Graphic Tease: Creating Design Effects in Hair Cuts for Men and Women
Carlos Estrella’s favorite tool to create hair designs, the BaBylissPro FX49 T-blade Trimmer.Photo 2 of 3
Designing creative graphics in hair cuts isn’t a big focus in beauty school—and licenses and state laws vary on which tools you can use to create the effects.
But Chicago-based BaBylissPro educator Carlos Estrella has created a 100,000+ following on Instagram as @los_cut_it for his signature hair designs on both men and women. MODERN caught up with Estrella for his tips on creating the look.
MS: When creating a hair design on a client, how do you determine placement?
CE: When consulting with a client about getting a hair design, I always try to hear them out rst and try to understand what it is they picture on themselves. After, I analyze the density of the hair before I decide where I should place it. It's common- ly placed on the sides starting at the temple or in the back by the crown or nape area.
MS: How do graphics differ among men and women?
CE: In a day and age where guys are letting their hair grow out more often and women are cutting theirs short, the difference in designs are close to none. In some cases, you might want to apply softer round and curvy lines for a more feminine look and sharper rugged edges for a traditionally mas- culine look.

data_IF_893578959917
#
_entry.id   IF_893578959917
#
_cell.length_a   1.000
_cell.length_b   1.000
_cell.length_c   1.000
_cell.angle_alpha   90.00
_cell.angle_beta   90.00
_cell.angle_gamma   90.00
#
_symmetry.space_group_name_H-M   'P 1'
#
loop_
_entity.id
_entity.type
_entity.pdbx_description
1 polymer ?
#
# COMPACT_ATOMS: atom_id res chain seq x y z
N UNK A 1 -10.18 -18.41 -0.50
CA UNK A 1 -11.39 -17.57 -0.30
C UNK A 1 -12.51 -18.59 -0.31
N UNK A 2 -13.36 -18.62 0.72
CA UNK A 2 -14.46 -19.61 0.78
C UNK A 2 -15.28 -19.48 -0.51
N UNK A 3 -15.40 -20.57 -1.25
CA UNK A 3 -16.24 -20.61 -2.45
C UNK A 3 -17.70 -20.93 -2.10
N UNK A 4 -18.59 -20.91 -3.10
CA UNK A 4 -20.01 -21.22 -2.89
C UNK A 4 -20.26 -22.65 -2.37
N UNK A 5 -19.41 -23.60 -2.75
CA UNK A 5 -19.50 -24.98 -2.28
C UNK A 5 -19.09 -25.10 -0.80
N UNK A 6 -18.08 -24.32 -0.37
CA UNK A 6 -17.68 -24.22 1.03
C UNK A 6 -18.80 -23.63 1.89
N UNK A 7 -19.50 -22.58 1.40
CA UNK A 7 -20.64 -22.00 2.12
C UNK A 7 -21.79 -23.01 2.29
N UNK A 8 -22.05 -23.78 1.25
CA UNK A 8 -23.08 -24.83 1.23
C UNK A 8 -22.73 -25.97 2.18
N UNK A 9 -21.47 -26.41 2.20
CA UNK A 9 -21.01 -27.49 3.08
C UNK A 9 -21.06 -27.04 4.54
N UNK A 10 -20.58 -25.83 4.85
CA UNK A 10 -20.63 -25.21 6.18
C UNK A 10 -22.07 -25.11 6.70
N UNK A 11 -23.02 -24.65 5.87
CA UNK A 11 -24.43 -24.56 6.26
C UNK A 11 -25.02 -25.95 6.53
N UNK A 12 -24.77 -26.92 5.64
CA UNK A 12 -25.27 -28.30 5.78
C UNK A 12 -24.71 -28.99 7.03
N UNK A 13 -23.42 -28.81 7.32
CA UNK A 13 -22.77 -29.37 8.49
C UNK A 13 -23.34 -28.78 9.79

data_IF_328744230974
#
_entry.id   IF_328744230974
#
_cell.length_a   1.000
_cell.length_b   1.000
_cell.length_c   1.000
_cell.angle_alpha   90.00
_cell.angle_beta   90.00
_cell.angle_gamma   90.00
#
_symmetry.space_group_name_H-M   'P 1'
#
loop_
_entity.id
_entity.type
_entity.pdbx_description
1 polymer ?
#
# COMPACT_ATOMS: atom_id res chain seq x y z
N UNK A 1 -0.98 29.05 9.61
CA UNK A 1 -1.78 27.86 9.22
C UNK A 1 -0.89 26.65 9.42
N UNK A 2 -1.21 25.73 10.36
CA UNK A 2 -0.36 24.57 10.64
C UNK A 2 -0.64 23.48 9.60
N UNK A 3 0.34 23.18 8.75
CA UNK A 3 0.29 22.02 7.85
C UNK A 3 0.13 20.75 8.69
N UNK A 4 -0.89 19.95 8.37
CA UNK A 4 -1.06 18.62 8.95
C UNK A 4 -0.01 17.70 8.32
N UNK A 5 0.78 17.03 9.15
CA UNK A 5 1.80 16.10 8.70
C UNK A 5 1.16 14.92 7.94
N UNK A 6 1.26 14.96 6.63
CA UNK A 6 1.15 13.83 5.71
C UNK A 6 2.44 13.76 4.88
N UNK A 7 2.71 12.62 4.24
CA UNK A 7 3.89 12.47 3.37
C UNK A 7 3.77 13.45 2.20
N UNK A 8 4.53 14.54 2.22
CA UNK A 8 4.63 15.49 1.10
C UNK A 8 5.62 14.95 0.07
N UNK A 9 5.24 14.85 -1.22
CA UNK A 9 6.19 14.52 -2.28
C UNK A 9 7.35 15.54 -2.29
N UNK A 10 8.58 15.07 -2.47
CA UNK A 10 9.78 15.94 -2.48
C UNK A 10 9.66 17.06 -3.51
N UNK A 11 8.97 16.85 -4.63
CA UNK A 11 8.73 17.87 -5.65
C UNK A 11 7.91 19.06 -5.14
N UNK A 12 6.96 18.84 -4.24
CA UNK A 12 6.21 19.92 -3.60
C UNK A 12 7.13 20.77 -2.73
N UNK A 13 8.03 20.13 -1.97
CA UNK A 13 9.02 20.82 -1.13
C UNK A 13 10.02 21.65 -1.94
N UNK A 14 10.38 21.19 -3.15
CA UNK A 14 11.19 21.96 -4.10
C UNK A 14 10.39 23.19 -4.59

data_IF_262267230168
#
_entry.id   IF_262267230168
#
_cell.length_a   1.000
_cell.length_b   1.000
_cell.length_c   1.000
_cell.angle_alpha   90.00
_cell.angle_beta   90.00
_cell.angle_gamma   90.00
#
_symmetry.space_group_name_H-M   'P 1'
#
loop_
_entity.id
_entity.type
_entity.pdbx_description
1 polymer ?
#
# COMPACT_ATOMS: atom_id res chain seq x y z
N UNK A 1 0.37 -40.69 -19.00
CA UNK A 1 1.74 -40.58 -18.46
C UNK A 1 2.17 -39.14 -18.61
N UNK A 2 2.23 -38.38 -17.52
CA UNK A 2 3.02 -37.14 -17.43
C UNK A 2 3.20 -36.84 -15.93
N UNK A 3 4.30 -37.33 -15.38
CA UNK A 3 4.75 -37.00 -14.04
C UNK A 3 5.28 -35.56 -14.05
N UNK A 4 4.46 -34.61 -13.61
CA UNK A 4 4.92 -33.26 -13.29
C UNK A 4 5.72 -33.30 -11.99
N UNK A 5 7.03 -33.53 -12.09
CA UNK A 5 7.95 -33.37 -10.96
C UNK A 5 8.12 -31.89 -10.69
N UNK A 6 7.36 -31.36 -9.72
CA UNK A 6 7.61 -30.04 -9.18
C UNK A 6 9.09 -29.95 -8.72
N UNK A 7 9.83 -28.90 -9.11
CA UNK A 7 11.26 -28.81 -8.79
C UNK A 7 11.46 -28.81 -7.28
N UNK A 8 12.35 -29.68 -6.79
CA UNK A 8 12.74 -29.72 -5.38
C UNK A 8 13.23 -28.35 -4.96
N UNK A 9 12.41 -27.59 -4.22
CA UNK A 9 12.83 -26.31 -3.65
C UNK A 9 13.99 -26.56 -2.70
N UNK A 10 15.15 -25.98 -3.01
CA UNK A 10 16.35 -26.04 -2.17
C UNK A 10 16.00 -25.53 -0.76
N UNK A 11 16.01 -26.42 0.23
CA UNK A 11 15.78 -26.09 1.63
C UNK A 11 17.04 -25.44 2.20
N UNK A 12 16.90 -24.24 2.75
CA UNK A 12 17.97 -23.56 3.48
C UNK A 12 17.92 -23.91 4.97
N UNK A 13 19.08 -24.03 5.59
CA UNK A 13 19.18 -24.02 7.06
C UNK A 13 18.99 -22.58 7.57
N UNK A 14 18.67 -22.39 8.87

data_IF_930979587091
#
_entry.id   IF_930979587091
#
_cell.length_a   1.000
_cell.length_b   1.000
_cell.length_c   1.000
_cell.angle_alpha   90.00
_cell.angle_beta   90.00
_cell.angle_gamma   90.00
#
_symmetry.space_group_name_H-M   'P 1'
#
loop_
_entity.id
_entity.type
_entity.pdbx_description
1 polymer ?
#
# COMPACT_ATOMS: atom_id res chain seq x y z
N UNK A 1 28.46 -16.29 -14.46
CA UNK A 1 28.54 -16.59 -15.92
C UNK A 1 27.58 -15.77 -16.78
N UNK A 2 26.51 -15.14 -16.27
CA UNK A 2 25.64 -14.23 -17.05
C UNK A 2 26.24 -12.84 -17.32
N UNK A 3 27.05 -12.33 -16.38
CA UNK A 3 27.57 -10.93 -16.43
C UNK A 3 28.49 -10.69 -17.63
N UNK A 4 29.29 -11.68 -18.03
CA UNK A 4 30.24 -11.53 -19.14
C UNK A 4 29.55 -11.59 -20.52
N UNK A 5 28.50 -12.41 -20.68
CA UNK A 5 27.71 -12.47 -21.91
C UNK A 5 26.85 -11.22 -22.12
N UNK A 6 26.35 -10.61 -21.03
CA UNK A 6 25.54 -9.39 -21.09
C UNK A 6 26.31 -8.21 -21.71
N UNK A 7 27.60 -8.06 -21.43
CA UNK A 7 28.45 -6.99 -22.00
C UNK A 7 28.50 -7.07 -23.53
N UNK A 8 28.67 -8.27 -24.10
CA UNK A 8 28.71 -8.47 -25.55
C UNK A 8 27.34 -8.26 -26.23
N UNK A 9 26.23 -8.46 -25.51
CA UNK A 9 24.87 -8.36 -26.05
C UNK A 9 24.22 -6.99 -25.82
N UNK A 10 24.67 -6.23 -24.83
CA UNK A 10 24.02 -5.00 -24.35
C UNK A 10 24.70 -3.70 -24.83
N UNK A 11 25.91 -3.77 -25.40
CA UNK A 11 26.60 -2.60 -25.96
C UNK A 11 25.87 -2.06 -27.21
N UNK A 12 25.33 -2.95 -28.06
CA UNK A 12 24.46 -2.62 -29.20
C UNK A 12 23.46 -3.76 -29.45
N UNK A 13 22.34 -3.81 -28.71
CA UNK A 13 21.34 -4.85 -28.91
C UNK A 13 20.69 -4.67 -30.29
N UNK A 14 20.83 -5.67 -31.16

MS: What are the steps to getting a perfect, clean design?
CE: The first step is to use a T-blade trimmer. I use the BaBylissPro FX49 T-blade Trimmer, which allows me to use the edge of the blade like a writing utensil and simply sketch out my design. Applying a finger to the scalp for balance and using pivot motions will allow you to create curves in circular shapes when holding the trimmer. Once I have the rough draft sketched out of my design, I go in with my razor and sharpen and detail all of the lines on the design before I apply hair color to enhance it and bring it to life.
MS: How often should the design be maintained to look its best?
CE: When there is no color enhance- ment involved, clients come back in three to four days to get a retouch
or wait five to six days for the hair to grow and cut it off. Now, for those who have used color enhancement I tell them to avoid that area as much as possible when showering or sleeping—even touching it—to keep the design looking fresh for a longer period of time. A design looks its best for up to six days before looking rough again.